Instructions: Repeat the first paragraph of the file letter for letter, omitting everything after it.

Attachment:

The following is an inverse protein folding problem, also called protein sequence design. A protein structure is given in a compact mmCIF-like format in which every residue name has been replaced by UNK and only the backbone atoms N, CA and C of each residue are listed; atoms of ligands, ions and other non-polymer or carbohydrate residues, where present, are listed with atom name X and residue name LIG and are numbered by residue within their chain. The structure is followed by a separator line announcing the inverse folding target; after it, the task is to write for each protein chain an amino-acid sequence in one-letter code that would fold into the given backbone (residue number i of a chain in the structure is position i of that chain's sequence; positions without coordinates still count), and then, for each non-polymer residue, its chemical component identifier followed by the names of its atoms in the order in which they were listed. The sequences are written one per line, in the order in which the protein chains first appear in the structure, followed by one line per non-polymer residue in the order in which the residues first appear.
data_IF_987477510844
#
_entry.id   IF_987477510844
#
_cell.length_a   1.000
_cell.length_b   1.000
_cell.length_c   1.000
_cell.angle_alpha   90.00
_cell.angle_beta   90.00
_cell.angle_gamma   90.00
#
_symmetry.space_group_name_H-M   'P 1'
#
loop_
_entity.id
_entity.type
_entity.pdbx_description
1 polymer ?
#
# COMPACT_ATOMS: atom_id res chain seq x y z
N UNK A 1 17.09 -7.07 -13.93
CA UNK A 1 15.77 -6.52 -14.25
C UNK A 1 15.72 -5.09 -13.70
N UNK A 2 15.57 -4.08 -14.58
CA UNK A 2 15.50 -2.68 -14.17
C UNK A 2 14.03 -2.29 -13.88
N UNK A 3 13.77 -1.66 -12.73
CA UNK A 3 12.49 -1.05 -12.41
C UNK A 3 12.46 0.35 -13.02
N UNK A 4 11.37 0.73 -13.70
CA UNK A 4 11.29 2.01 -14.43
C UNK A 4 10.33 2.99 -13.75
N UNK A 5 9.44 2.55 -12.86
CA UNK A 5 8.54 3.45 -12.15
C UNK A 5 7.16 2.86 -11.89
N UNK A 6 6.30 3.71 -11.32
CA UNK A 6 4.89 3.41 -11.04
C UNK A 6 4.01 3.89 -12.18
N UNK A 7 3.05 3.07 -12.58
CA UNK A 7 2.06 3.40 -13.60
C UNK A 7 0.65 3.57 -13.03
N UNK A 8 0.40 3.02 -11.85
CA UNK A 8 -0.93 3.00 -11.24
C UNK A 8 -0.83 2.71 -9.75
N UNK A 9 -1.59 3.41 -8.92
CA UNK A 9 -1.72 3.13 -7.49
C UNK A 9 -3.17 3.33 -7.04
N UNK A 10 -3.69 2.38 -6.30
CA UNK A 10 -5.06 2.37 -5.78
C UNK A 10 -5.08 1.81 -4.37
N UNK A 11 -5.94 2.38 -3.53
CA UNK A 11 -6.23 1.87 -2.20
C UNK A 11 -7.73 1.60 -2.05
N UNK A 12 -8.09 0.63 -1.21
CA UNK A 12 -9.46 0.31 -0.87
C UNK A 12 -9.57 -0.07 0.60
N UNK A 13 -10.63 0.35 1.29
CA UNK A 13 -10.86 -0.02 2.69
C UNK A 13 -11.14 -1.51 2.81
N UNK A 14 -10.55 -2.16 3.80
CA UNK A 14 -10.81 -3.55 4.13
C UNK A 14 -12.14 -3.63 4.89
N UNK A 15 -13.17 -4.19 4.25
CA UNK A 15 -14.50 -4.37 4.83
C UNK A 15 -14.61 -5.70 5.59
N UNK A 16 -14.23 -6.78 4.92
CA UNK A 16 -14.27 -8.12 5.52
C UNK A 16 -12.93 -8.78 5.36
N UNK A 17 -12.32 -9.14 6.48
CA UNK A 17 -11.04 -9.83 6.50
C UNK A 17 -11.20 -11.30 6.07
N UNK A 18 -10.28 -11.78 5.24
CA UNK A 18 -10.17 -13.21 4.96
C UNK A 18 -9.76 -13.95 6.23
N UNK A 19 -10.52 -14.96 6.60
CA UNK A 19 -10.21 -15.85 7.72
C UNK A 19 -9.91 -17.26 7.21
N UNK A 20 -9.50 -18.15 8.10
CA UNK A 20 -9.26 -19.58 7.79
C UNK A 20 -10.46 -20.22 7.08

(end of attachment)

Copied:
The following is an inverse protein folding problem, also called protein sequence design. A protein structure is given in a compact mmCIF-like format in which every residue name has been replaced by UNK and only the backbone atoms N, CA and C of each residue are listed; atoms of ligands, ions and other non-polymer or carbohydrate residues, where present, are listed with atom name X and residue name LIG and are numbered by residue within their chain. The structure is followed by a separator line announcing the inverse folding target; after it, the task is to write for each protein chain an amino-acid sequence in one-letter code that would fold into the given backbone (residue number i of a chain in the structure is position i of that chain's sequence; positions without coordinates still count), and then, for each non-polymer residue, its chemical component identifier followed by the names of its atoms in the order in which they were listed. The sequences are written one per line, in the order in which the protein chains first appear in the structure, followed by one line per non-polymer residue in the order in which the residues first appear.